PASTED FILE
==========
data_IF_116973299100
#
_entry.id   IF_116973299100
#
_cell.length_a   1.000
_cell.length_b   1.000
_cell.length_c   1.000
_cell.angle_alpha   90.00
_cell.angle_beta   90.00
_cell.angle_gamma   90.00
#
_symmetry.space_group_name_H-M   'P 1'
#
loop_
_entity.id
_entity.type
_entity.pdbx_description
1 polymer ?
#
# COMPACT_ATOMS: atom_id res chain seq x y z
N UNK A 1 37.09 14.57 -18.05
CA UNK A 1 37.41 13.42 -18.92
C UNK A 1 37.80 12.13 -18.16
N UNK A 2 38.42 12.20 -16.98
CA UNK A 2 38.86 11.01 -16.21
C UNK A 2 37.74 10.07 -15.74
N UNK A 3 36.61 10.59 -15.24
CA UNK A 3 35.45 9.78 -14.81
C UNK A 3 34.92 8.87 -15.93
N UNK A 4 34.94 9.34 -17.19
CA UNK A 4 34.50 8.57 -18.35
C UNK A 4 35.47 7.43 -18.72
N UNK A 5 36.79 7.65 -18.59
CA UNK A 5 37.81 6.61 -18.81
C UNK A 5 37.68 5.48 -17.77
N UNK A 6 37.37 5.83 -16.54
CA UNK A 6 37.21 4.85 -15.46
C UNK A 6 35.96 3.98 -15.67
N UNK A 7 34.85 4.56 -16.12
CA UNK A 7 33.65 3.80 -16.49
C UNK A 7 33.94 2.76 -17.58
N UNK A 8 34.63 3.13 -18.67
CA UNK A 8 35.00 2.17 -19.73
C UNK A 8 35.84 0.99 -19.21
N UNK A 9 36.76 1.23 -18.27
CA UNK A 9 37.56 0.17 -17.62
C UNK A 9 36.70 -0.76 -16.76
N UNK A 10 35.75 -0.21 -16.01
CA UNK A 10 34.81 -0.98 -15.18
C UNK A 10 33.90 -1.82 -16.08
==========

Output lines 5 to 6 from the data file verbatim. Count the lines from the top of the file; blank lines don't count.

_cell.length_a   1.000
_cell.length_b   1.000